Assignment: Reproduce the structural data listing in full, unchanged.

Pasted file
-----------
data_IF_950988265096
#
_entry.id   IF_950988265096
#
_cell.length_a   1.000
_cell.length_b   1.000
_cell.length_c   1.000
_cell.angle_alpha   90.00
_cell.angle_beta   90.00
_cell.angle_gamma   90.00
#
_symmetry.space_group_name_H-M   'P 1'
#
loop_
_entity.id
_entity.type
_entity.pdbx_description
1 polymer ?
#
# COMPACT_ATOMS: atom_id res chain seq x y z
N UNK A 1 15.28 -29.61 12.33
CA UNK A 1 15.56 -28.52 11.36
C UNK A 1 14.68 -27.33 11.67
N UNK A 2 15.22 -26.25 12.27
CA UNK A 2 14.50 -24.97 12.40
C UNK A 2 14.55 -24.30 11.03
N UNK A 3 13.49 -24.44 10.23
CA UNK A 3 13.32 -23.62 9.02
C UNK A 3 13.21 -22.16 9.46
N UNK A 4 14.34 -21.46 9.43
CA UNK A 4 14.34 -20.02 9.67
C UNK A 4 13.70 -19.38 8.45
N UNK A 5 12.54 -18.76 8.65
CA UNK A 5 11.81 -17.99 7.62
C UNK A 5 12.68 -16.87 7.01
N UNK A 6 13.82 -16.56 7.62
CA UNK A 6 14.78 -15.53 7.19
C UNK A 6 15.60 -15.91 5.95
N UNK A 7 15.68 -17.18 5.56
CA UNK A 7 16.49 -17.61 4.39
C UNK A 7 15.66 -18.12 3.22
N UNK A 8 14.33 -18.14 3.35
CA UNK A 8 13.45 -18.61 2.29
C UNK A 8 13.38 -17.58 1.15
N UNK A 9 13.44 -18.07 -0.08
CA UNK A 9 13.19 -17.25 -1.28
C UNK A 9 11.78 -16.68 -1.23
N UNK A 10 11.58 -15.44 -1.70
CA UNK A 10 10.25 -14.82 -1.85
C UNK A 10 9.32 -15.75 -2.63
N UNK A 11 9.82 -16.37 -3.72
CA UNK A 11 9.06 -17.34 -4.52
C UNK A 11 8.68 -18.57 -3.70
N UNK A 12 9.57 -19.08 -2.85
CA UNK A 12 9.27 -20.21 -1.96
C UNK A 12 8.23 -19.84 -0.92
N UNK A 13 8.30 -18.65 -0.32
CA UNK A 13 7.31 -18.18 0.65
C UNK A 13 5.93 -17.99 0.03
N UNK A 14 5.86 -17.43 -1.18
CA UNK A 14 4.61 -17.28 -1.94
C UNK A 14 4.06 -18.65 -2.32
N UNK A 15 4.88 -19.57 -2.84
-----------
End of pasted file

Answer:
data_IF_950988265096
#
_entry.id   IF_950988265096
#
_cell.length_a   1.000
_cell.length_b   1.000
_cell.length_c   1.000
_cell.angle_alpha   90.00
_cell.angle_beta   90.00
_cell.angle_gamma   90.00
#
_symmetry.space_group_name_H-M   'P 1'
#
loop_
_entity.id
_entity.type
_entity.pdbx_description
1 polymer ?
#
# COMPACT_ATOMS: atom_id res chain seq x y z
N UNK A 1 15.28 -29.61 12.33
CA UNK A 1 15.56 -28.52 11.36
C UNK A 1 14.68 -27.33 11.67
N UNK A 2 15.22 -26.25 12.27
CA UNK A 2 14.50 -24.97 12.40
C UNK A 2 14.55 -24.30 11.03
N UNK A 3 13.49 -24.44 10.23
CA UNK A 3 13.32 -23.62 9.02
C UNK A 3 13.21 -22.16 9.46
N UNK A 4 14.34 -21.46 9.43
CA UNK A 4 14.34 -20.02 9.67
C UNK A 4 13.70 -19.38 8.45
N UNK A 5 12.54 -18.76 8.65
CA UNK A 5 11.81 -17.99 7.62
C UNK A 5 12.68 -16.87 7.01
N UNK A 6 13.82 -16.56 7.62
CA UNK A 6 14.78 -15.53 7.19
C UNK A 6 15.60 -15.91 5.95
N UNK A 7 15.68 -17.18 5.56
CA UNK A 7 16.49 -17.61 4.39
C UNK A 7 15.66 -18.12 3.22
N UNK A 8 14.33 -18.14 3.35
CA UNK A 8 13.45 -18.61 2.29
C UNK A 8 13.38 -17.58 1.15
N UNK A 9 13.44 -18.07 -0.08
CA UNK A 9 13.19 -17.25 -1.28
C UNK A 9 11.78 -16.68 -1.23
N UNK A 10 11.58 -15.44 -1.70
CA UNK A 10 10.25 -14.82 -1.85
C UNK A 10 9.32 -15.75 -2.63
N UNK A 11 9.82 -16.37 -3.72
CA UNK A 11 9.06 -17.34 -4.52
C UNK A 11 8.68 -18.57 -3.70
N UNK A 12 9.57 -19.08 -2.85
CA UNK A 12 9.27 -20.21 -1.96
C UNK A 12 8.23 -19.84 -0.92
N UNK A 13 8.30 -18.65 -0.32
CA UNK A 13 7.31 -18.18 0.65
C UNK A 13 5.93 -17.99 0.03
N UNK A 14 5.86 -17.43 -1.18
CA UNK A 14 4.61 -17.28 -1.94
C UNK A 14 4.06 -18.65 -2.32
N UNK A 15 4.88 -19.57 -2.84